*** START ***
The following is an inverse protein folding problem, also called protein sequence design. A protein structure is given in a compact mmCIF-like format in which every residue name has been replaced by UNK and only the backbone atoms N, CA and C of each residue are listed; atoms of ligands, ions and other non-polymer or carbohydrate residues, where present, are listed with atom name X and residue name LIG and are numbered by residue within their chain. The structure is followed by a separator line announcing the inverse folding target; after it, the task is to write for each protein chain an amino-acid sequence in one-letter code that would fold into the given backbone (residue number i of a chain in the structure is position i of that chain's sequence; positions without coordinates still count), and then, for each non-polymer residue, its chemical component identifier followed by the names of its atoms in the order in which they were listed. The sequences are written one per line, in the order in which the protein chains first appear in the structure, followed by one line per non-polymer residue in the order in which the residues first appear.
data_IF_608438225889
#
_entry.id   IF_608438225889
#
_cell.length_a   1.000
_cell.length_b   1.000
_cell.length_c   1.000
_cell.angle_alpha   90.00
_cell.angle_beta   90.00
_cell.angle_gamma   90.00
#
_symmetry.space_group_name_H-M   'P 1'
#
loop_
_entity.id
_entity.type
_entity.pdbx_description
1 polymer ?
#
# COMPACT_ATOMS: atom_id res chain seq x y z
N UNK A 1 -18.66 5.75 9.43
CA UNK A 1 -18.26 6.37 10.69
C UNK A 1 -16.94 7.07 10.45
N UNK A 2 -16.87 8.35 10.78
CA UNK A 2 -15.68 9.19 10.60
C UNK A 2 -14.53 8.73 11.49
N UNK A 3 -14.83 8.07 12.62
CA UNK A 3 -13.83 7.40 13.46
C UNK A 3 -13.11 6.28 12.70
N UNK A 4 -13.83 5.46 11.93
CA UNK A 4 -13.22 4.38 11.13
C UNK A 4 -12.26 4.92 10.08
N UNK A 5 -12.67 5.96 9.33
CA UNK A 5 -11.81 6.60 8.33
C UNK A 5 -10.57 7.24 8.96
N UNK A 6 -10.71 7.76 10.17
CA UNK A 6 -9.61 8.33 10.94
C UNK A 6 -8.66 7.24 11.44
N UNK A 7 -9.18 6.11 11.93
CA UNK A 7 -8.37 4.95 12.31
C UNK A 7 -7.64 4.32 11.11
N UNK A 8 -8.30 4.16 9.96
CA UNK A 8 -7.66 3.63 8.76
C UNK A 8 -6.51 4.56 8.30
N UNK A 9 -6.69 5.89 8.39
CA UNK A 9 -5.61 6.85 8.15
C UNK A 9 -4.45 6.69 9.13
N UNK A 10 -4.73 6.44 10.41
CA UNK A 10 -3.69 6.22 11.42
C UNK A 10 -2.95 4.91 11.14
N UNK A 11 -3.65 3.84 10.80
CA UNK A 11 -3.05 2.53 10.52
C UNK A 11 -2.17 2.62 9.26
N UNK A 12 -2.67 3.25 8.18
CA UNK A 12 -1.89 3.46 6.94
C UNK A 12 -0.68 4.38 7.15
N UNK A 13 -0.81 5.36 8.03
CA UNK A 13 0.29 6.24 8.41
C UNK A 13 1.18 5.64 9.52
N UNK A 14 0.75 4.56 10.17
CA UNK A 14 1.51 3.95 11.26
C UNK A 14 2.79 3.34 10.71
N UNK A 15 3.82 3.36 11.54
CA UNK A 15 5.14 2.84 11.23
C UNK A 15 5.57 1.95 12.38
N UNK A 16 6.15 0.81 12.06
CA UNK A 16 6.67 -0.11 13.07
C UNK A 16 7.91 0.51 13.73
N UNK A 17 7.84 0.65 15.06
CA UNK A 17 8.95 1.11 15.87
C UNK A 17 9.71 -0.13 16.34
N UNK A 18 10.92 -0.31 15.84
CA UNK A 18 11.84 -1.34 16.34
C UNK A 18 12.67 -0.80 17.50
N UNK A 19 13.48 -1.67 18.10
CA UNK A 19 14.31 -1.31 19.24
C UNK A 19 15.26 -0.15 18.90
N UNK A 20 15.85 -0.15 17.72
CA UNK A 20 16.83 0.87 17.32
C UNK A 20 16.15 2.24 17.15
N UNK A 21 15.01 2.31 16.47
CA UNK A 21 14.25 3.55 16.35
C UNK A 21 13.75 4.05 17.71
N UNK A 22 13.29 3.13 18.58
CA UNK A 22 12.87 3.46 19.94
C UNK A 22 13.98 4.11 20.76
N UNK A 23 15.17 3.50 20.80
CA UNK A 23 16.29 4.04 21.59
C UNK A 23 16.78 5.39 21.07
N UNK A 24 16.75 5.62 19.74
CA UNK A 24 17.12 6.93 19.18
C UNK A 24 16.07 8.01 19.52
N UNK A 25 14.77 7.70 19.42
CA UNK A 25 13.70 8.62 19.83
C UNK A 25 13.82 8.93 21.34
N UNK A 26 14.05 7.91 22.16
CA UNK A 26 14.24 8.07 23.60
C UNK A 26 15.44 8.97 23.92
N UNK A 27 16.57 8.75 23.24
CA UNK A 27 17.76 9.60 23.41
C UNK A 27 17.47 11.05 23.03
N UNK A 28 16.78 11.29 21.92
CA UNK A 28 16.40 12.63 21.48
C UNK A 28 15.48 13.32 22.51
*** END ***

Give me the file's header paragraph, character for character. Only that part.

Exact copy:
The following is an inverse protein folding problem, also called protein sequence design. A protein structure is given in a compact mmCIF-like format in which every residue name has been replaced by UNK and only the backbone atoms N, CA and C of each residue are listed; atoms of ligands, ions and other non-polymer or carbohydrate residues, where present, are listed with atom name X and residue name LIG and are numbered by residue within their chain. The structure is followed by a separator line announcing the inverse folding target; after it, the task is to write for each protein chain an amino-acid sequence in one-letter code that would fold into the given backbone (residue number i of a chain in the structure is position i of that chain's sequence; positions without coordinates still count), and then, for each non-polymer residue, its chemical component identifier followed by the names of its atoms in the order in which they were listed. The sequences are written one per line, in the order in which the protein chains first appear in the structure, followed by one line per non-polymer residue in the order in which the residues first appear.